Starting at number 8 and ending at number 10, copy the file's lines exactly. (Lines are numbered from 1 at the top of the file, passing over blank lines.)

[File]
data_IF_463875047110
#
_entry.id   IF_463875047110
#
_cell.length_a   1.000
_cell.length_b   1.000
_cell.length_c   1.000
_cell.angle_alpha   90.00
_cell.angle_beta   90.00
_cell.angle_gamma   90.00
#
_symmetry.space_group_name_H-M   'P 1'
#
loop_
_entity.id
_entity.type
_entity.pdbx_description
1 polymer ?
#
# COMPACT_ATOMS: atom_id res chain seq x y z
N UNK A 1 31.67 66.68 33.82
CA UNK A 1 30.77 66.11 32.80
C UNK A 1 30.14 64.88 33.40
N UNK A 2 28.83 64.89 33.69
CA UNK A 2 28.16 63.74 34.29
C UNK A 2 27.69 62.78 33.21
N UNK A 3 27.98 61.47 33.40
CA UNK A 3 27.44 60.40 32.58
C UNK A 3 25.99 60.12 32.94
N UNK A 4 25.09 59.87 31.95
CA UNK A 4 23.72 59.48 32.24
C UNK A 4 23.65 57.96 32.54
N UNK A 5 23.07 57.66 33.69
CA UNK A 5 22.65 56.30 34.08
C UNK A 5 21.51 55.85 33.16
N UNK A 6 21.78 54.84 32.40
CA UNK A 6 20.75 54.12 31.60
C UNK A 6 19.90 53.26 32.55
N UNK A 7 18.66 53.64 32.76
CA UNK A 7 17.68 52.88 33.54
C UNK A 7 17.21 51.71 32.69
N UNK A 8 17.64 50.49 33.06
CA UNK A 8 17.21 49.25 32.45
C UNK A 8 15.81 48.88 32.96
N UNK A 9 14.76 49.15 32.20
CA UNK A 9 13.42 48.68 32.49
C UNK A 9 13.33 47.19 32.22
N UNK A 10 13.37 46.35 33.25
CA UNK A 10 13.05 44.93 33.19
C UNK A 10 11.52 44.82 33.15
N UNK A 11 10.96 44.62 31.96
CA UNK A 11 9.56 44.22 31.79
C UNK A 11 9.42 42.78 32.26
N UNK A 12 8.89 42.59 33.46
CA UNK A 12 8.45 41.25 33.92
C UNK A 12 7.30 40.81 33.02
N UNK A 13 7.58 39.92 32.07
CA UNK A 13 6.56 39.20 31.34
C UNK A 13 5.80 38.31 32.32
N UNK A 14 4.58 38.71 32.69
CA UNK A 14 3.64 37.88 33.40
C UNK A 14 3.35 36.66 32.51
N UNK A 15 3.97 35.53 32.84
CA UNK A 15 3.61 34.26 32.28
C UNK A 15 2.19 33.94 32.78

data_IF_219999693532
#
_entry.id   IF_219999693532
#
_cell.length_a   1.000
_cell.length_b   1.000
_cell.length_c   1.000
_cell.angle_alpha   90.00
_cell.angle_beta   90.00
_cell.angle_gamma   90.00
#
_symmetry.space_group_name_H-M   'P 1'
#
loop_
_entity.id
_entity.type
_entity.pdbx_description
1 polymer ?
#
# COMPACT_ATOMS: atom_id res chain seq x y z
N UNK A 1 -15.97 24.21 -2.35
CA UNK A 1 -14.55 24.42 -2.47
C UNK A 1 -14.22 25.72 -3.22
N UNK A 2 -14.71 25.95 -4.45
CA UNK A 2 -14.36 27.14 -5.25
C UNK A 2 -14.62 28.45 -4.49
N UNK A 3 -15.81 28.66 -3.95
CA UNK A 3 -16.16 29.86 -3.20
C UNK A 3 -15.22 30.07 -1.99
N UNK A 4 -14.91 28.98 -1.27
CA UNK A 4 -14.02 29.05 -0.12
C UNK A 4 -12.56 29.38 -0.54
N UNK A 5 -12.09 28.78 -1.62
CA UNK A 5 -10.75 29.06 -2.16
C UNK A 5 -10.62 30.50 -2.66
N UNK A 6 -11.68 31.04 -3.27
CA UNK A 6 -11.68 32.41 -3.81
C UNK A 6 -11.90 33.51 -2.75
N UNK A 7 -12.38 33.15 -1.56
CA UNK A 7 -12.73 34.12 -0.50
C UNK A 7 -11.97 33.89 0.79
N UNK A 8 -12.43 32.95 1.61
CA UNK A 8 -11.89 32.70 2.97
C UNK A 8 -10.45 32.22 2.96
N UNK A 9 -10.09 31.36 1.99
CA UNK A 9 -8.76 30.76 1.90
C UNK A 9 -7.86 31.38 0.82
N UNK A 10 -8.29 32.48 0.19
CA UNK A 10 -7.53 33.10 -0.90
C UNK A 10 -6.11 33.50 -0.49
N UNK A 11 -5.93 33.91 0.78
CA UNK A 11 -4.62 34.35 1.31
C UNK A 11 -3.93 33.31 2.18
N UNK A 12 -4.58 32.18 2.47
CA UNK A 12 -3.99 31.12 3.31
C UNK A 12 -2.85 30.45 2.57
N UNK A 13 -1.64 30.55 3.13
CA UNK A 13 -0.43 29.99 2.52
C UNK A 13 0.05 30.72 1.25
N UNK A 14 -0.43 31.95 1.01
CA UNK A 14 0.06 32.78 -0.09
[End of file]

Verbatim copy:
_cell.angle_alpha   90.00
_cell.angle_beta   90.00
_cell.angle_gamma   90.00